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Red Bumps on the Leaves of My Maple Tree

Maple Leaf image by Astroid from Fotolia.com

Maple tree leaves often develop tiny, mushroom-shaped bumps. These growths are most common on silver maples, but red and sugar maples experience them as well. The bumps emerge pale green from the leaves' surfaces before deepening to red. While unsightly, especially on trees grown primarily for their foliage, these blemishes are a maple tree's way of defending itself against a tiny, leaf-devouring insect.

Identification

The insects responsible for red bumps on maple leaves are invisible, maple bladder gall mites (Vasates quadripedes). Their 1/125-inch long, carrot-like bodies have two pairs of legs, and their color ranges from white or pink to orange.

Life Cycle

Adult mites spend their winters beneath a maple tree's loose bark or near its healed-over wounds and pruning scars. When the tree's leaf buds emerge in spring, the mites migrate to and feed on them. The tree responds by producing blisters around the injured leaf tissues. The blisters harden into light green spherical galls as the leaves expand. The galls may be 1/10-inch high and 1/8-inch around. The mites enter the hollow spaces within the galls from openings on the lower leaf surfaces and continue feeding. They also reproduce, without mating, while inside the galls. The newly hatched mites feed and mature there before leaving the galls by mid-summer for their winter hiding places.

  • The insects responsible for red bumps on maple leaves are invisible, maple bladder gall mites (Vasates quadripedes).
  • The blisters harden into light green spherical galls as the leaves expand.

Damage

Severe infestations of maple bladder gall mites can create enough galls to cover the upper surfaces of the leaves on which they feed. The galls' weight may distort the leaves' shapes and cause them to drop prematurely. The most serious damage is likely after a mild winter during which large populations of the mites survive. The maple trees, however, usually compensate by producing new leaves to replace gall-damaged ones.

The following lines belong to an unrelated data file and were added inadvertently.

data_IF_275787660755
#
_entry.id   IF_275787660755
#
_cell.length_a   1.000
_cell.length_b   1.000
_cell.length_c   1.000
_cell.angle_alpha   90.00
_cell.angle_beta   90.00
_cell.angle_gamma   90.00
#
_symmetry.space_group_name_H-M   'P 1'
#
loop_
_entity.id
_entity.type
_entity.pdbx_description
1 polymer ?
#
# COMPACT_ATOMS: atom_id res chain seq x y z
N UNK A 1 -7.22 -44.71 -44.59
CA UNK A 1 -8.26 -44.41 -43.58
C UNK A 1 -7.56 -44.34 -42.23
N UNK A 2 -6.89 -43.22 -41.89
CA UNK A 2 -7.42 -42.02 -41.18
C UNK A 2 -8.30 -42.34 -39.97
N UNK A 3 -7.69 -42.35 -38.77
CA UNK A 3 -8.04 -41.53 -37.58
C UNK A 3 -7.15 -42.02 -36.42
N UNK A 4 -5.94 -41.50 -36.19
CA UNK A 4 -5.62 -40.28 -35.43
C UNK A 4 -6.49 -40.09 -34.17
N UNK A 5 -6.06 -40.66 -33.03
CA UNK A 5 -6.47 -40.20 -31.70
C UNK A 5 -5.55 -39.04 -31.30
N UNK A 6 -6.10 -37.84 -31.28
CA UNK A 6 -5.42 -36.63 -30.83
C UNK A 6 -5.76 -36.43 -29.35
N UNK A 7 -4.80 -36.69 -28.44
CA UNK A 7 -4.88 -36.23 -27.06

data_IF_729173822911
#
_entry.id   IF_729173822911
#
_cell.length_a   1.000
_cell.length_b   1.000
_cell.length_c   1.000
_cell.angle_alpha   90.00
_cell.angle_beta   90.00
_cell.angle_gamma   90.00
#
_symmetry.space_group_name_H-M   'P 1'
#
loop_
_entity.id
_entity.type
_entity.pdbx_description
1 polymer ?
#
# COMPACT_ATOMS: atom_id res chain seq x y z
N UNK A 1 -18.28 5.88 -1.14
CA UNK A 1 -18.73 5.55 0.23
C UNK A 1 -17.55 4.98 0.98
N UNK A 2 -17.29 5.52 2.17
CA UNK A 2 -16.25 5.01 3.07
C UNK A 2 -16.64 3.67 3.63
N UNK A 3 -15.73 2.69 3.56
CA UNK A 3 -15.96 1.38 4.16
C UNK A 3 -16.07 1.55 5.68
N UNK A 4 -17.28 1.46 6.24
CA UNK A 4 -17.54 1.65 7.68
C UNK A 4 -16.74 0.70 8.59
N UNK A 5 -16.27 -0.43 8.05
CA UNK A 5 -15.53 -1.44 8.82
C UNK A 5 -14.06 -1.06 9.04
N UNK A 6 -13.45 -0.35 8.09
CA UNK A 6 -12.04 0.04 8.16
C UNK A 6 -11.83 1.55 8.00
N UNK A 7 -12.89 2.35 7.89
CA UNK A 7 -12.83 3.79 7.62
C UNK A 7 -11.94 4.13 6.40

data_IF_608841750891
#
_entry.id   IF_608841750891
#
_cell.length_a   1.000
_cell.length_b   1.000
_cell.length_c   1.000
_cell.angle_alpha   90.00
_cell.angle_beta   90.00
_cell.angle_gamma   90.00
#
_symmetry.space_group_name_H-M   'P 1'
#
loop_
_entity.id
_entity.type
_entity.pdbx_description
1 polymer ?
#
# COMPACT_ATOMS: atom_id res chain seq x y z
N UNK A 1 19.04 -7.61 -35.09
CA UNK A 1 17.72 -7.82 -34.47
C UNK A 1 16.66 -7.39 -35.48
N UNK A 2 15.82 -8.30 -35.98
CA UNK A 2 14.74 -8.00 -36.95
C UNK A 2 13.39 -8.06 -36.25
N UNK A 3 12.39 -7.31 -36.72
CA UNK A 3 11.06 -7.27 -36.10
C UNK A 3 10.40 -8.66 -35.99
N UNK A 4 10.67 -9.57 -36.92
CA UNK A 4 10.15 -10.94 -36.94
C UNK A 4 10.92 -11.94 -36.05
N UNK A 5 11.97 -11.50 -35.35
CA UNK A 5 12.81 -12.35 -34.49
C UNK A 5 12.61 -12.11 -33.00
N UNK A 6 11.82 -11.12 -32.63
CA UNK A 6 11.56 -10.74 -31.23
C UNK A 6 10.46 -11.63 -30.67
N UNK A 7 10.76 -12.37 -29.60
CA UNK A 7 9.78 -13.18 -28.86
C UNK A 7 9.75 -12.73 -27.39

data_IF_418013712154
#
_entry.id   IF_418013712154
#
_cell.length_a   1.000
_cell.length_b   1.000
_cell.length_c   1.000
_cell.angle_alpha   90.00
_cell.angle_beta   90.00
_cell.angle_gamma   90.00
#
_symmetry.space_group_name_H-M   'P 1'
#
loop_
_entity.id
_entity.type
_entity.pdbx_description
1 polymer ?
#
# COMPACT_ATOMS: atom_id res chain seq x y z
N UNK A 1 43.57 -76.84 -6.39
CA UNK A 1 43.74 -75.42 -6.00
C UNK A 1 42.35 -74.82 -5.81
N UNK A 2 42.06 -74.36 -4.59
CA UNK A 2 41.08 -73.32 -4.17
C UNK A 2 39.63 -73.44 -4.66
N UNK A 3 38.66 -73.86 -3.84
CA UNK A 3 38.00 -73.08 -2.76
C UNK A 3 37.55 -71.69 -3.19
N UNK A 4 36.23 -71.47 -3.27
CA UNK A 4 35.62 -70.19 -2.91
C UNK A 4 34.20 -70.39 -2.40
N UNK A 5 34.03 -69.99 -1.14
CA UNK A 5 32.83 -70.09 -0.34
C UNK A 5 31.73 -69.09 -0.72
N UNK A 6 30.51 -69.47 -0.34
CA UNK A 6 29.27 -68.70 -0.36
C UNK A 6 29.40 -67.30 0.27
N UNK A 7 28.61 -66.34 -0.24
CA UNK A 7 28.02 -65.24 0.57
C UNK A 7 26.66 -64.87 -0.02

Control

The damage from maple bladder gall mites rarely goes beyond cosmetic. The trees suffer no lasting damage from their infestations. If your maple's unsightly foliage is a concern, however, you have options. Saturate a dormant tree with an early spring spray of mite-suffocating dormant oil or liquid lime sulfur. The temperature must be more than 40 degrees Fahrenheit, with no freeze expected for at least a day. Spray with a miticide formulated for eriphyid mites may work if timed just as the leaf buds are emerging. These chemicals are ineffective on trees with existing galls.

  • Severe infestations of maple bladder gall mites can create enough galls to cover the upper surfaces of the leaves on which they feed.
  • Spray with a miticide formulated for eriphyid mites may work if timed just as the leaf buds are emerging.

Mite-Resistant Maples

The most effective way to eliminate red bumps on your maple leaves is to grow mite-resistant varieties. The resistant Norway maple (Acer platanoides) 'Crimson King’ cultivar has striking, maroon summer foliage. Norway maple 'Deborah's' leaves progress from spring's bright red to summer's dark green and autumn's yellow-orange.

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